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Stained Glass Windows - MAKING MEDIEVAL GLASS

MAKING MEDIEVAL GLASS (Illustration) Geography Medieval Times Philosophy Visual Arts

This detail from the Jesse Tree window, at York Minster (a cathedral in York, England), depicts what may be the oldest surviving medieval-era stained-glass window in Britain.  Historians believe an artisan created this piece of art sometime between 1150-1170.  Image online, via Wikimedia Commons.

 
What we know about creating medieval glass comes from a monk named Theophilus. Around 1100 AD, he decided to tell others how to make a variety of things - including colored glass and stained-glass windows.
 
Here's what he says about making glass:
 

If you have the intention of making glass, first cut many beechwood logs and dry them out. Then burn them all together in a clean place and carefully collect the ashes, taking care that you do not mix any earth or stones with them.

Why use beechwood, as opposed to some other type of wood? Because it forms potash, an alkali which breaks silica bonds. Theophilus continues:

After this build a furnace of stones and clay, fifteen feet long and ten feet wide ... by Theophilus, included in the Treatise On Divers Arts, translated from Latin by Hawthorne and Smith. (The Art of the Worker in Glass, page 49.)

So the ashes of beech trees, according to Theophilus, are an important component of medieval glass. The same is true of sand (also a key ingredient in modern glass making):

When you have arranged all this [making and setting-up three different furnaces], take beechwood logs completely dried out in smoke, and light large fires in both sides of the bigger furnace. Then take two parts of the ashes of which we have spoken before, and a third part of sand, collected out of water, and carefully cleaned of earth and stones.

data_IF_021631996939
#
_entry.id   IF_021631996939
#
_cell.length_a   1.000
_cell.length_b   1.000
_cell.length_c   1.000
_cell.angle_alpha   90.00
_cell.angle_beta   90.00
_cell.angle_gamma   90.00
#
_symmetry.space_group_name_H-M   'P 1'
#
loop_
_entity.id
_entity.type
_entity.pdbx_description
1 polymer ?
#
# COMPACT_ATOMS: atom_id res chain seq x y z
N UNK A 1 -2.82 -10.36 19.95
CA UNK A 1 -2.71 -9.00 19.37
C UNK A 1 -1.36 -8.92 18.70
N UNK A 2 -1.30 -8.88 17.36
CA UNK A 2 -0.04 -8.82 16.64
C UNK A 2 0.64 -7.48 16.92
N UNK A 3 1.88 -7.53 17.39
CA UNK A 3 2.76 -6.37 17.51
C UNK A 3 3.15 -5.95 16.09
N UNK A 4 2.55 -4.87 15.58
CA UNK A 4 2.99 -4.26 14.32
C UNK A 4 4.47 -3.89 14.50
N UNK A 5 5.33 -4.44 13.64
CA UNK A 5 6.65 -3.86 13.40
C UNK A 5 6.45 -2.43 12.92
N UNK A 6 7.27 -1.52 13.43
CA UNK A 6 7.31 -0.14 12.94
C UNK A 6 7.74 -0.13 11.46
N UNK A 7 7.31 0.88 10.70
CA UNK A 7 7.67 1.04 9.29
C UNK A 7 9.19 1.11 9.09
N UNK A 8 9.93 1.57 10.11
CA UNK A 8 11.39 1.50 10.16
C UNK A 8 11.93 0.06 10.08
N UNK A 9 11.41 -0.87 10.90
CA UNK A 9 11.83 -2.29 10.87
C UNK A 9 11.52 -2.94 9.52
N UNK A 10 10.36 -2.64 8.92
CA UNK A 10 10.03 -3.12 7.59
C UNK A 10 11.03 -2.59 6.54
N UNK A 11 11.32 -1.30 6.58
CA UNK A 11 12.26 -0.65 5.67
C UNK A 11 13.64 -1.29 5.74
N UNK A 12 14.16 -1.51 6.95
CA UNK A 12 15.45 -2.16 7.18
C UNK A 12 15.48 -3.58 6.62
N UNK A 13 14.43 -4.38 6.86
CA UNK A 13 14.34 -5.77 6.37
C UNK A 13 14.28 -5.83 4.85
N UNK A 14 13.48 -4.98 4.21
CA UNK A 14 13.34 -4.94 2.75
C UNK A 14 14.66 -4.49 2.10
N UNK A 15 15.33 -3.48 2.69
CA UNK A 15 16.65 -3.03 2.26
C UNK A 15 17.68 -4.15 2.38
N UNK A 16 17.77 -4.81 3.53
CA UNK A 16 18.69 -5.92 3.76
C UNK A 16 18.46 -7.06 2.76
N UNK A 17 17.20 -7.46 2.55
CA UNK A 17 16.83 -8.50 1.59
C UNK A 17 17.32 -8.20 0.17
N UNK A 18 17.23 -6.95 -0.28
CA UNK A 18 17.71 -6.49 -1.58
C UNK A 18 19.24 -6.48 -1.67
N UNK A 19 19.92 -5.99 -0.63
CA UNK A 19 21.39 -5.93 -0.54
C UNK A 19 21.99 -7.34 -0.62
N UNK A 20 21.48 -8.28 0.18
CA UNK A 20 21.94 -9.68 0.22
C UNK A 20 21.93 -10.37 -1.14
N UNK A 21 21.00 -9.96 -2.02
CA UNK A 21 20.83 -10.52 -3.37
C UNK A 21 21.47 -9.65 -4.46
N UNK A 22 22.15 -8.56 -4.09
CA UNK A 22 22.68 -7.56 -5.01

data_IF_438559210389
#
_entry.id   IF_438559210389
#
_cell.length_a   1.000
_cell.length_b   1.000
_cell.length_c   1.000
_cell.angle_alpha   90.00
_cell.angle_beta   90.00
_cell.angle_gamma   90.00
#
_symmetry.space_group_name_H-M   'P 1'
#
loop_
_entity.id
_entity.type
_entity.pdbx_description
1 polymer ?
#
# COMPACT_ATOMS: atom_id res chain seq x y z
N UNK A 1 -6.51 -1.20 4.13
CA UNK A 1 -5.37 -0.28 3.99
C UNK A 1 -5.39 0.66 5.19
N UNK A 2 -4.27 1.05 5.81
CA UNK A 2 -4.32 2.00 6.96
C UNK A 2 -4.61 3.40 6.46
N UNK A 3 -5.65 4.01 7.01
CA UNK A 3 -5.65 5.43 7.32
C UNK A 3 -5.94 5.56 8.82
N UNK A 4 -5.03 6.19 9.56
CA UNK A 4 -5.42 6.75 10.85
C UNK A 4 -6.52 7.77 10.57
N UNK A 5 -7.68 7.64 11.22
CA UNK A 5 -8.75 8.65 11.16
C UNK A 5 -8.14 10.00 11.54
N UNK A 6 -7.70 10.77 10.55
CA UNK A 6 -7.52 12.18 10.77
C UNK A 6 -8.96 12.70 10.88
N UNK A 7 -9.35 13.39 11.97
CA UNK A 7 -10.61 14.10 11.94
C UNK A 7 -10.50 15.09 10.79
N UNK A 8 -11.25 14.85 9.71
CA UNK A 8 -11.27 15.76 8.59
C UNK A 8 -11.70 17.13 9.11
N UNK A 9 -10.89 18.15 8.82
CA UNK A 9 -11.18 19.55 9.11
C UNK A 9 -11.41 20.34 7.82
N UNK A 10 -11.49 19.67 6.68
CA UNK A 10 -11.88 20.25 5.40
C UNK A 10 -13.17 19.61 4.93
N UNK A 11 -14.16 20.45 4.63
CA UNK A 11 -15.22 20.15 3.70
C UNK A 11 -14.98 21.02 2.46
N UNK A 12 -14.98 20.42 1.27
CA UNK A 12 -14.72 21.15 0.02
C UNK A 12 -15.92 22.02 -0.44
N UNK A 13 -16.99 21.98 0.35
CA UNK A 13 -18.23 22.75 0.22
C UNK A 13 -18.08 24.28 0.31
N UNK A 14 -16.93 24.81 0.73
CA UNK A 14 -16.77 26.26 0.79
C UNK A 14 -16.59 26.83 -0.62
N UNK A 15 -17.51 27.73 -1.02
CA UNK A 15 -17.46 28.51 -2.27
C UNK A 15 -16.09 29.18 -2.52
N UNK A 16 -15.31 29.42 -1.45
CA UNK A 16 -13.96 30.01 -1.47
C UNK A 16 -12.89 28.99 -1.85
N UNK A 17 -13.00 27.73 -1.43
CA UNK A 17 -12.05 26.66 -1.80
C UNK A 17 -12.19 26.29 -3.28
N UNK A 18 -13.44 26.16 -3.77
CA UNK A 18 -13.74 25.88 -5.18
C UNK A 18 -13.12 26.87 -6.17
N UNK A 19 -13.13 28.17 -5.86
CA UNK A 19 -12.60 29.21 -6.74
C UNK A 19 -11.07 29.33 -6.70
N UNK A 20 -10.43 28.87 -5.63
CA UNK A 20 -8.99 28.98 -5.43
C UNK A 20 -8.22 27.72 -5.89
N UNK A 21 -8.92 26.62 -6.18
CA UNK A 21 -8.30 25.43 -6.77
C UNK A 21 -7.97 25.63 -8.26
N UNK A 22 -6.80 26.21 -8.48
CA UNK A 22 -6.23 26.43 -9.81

Mix them in a clean place, and when they have been long and well mixed together lift them up with the long-handled iron ladle and put them on the upper hearth in the smaller section of the furnace so that they may be fritted [which minimized gas bubbles from appearing in the final glass]. When they begin to get hot, stir at once with the same iron ladle to prevent them from melting from the heat of the fire and agglomerating. Continue doing this for a night and a day. (On Divers Arts, page 49.)

Into what type of pot did medieval glass makers put their ash-sand mixture?

Meanwhile take some white pottery clay, dry it out, grind it carefully, pour water on it, knead it hard with a piece of wood, and make your pots. These should be wide at the top, narrowing at the bottom, and should have a small in-curving lip around their rims.

When they are dry, pick them up with tongs and set them in the red-hot furnace in the holes made [in the hearth] for this purpose. Pick up the fritted mixture of ashes and sand with the ladle and fill all the pots [with it] in the evening. Add dry wood all through the night, so that the glass, formed by the fusion of the ashes and sand, may be fully melted. (On Divers Arts, page 49.)

Medieval artists then cut the glass as needed, positioning bits of product over designs they created on a board (much like working a puzzle). If details (like shadows) were needed, the glass worker painted on the glass and then fired it (to make those additions a permanent part of the work).

Stained-glass windows were becoming popular when Theophilus memorialized his sand-ash recipes. Let's examine why. 

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Author: Carole D. Bos, J.D. 5139stories and lessons created

Original Release: Nov 01, 2008

Updated Last Revision: Jun 10, 2015


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"MAKING MEDIEVAL GLASS" AwesomeStories.com. Nov 01, 2008. Dec 14, 2017.
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